Activism benefits society

By Ryhaan Shah

It is more than passing strange that President David Granger, in clarifying who he deems “fit and proper” for the GECOM chairmanship, does not only insist that the nominees be judges or be qualified to hold that position, but states that he would not consider anyone who is an activist for any cause, whether “gender, racial, religious, etc.”
This is indeed strange, since activism – political, social or cultural – is a cornerstone of the freedoms guaranteed in a republic and democracy. It is the proven, and often the only, way that the populace can persuade those in authority to improve policies that affect everything, from the nation’s education (as in the protest against VAT on private school fees) to health, housing and employment (as in the protest against sugar estate closures); or promote any bias or prejudice within society.
Activism is about identifying causes or sources of inequality and organising protest action to bring about improvements. These can be small and localised, as in a village; or be as global as the green movement to reverse the world’s carbon footprint and ensure humankind’s survival on this planet.
Consider what the world would have been like had we not had the political activism of Mahatma Gandhi, Martin Luther King Jnr., and Nelson Mandela. Closer to home, where would Guyana be without the stalwart struggle against colonial rule led by Dr Cheddi Jagan and Forbes Burnham?
As an Indian rights activist, my activism focuses on the social injustices and cultural marginalisation directed at Guyana’s largest ethnic group – Indians; who are relegated to a minority status, are subjected to tokenism, are invisible in the national narrative of history, literature and culture, and are often the targets of brazen attempts to erase their very presence.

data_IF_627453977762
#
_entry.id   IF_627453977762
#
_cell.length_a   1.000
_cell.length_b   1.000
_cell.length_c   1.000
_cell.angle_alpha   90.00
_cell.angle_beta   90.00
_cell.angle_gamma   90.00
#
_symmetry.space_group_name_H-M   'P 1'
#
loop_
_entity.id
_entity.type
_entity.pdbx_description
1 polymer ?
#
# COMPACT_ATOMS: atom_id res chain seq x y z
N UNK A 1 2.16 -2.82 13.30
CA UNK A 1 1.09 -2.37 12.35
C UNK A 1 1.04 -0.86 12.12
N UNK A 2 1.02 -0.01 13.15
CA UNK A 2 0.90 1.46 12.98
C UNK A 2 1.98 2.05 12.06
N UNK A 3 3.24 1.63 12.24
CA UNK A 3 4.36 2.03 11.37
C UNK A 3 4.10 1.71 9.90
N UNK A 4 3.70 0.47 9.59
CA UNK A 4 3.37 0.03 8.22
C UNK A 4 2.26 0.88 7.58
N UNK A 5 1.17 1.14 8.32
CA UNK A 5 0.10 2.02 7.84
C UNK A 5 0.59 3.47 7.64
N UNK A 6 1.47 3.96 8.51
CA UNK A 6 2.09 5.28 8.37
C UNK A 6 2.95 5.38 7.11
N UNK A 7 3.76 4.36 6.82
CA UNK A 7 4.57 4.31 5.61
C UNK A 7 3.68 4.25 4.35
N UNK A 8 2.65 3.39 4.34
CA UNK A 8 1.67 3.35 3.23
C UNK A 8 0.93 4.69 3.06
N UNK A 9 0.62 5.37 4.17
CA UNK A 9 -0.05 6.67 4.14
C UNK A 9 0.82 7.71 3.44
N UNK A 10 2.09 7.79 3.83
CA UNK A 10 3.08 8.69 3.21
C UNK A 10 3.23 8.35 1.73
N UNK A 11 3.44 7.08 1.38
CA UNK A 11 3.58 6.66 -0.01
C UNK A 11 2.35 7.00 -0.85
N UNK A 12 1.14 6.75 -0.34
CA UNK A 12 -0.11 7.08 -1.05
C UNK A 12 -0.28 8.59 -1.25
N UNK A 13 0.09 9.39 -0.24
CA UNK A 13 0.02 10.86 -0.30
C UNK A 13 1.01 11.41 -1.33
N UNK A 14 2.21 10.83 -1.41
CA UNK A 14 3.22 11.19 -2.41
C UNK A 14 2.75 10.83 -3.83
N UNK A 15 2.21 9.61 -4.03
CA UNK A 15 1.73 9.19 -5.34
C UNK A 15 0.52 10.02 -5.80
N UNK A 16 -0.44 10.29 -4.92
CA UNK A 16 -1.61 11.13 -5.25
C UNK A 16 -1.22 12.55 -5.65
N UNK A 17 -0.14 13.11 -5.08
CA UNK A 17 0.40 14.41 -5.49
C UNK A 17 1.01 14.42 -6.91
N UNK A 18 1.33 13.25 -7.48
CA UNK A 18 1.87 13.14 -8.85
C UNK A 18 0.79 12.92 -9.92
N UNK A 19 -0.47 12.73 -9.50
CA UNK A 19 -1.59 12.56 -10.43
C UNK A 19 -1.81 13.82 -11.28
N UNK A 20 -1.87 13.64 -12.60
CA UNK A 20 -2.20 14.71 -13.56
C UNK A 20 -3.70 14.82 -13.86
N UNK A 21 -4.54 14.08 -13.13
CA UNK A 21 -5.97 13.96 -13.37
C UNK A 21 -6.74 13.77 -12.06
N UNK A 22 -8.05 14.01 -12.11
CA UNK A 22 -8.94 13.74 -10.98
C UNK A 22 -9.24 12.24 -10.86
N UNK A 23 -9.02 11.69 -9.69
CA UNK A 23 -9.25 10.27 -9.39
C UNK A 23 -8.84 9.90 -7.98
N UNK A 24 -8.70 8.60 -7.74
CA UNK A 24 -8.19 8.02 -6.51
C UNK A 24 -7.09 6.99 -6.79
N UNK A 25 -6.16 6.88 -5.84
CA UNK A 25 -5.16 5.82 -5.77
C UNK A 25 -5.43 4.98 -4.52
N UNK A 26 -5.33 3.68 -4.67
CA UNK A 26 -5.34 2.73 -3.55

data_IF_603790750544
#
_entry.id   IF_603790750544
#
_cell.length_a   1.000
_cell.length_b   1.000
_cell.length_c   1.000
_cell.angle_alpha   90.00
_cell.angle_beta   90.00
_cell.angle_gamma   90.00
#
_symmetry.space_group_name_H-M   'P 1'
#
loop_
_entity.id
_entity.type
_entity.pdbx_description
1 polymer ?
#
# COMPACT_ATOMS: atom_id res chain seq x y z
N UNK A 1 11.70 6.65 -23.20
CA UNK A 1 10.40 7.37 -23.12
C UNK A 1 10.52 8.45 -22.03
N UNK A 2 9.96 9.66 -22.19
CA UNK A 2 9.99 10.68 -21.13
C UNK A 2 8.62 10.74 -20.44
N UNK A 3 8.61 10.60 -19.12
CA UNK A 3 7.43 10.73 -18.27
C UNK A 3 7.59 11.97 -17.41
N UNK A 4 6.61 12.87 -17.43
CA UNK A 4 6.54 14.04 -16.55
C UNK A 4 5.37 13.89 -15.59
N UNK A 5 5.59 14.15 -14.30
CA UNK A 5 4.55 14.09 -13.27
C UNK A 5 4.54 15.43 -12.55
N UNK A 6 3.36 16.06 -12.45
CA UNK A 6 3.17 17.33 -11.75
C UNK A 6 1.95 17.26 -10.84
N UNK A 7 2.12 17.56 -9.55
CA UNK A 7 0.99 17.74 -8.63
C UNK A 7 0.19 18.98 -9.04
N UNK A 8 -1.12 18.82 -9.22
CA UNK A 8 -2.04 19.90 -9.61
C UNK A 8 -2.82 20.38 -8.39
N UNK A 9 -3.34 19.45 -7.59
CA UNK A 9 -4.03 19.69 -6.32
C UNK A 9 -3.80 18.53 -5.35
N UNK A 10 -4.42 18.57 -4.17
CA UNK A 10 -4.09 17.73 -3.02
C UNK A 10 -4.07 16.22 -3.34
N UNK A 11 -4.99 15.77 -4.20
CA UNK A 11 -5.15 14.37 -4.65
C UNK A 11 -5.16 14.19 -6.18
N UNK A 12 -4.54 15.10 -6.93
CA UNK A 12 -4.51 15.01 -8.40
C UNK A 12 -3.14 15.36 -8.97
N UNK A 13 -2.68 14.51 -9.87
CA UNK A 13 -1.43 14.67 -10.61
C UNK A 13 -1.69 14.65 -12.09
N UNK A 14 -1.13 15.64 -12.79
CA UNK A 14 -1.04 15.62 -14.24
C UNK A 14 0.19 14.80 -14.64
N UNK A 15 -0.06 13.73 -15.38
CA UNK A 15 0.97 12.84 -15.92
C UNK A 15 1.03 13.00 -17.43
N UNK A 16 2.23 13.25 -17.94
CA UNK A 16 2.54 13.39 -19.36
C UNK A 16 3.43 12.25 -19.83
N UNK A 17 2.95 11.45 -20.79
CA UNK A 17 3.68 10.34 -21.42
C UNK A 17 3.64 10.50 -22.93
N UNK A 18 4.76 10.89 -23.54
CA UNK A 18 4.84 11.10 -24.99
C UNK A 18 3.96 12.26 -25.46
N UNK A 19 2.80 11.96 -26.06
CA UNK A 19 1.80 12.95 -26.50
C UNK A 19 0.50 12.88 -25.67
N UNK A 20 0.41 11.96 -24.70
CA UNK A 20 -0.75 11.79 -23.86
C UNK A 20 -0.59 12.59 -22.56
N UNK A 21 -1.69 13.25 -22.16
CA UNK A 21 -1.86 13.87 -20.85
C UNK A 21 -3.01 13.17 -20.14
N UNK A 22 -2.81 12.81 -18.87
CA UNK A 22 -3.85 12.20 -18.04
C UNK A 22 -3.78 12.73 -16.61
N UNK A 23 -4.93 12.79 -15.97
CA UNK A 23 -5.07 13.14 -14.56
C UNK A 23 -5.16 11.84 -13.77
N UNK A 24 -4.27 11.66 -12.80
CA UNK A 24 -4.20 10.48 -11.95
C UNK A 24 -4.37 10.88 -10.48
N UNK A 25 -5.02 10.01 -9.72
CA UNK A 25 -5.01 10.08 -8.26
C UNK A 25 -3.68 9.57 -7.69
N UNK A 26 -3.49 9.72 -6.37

One way of discrediting a movement is to discredit its leaders, and my insistence on fairness and equality for Indian Guyanese at all policy and institutional levels of Government and society continues to draw public attacks, which do appear to be socially acceptable to most.
While most activism is peaceful, Guyana has experienced violent political protests from the 1960s through to the street demonstrations organised by the PNC post-1998 general elections — with that disorder culminating in runaway crime and home-grown terrorism that was centred in Buxton. No one would disagree with the President for rejecting any nominee who organised and supported such violent racial/political action.
Guyana has, however, had a healthy history of activism for freedom and justice since the days of slavery and indentureship, and through to the historic formation of trade union movements, which continue to represent workers’ interests. The leaders of such movements are people with management and organisational skills, who display valour and commitment, sometimes against public and state hostility.
Since activists are often people of integrity who stand by a principled position for fairness and equality, and are passionate, energetic and committed to their cause, they have the very attributes most needed for the GECOM chair. But, as if disqualifying some of the most courageous and committed Guyanese from being contenders for this position is not enough, Granger further insists that the person must be a judge, or have such professional qualifications. This insistence does not hold up to any principled scrutiny either.
He could not possibly mean that no other profession produces people whose judgement can be fair, transparent and equitable. And if so, is he, ipso facto, disqualifying himself and most of his Cabinet from their respective leadership positions?
Teachers, religious leaders, environmentalists, doctors, accountants, business executives and, yes, military men, can all be trustworthy and fair-minded.
This argument is purely academic, however, since the Constitution is clear on the qualifications and qualities required of the person selected for the GECOM chairmanship, and the validity of the first list of nominees presented by Opposition Leader Bharrat Jagdeo and rejected by Granger is to be decided by the courts. Granger’s misrepresentation of the law, when he himself was nominated twice by the PNC while in Opposition, is the kind of brazen hypocrisy that Guyanese have come to expect from his Government. It is an unsettling lawlessness.
We all know what would have happened had the PPP/C Administration ever rejected any of the PNC’s list of nominees for the GECOM chair, and most people suspect that Granger’s quibbling over the selection is intended to frustrate the system and procedures to the point where he would justify the installation of his unilaterally selected chairperson and set the stage for unlawful general elections, as occurred under the previous PNC regime.
Hopefully, nationwide protests will prevent such a recurrence.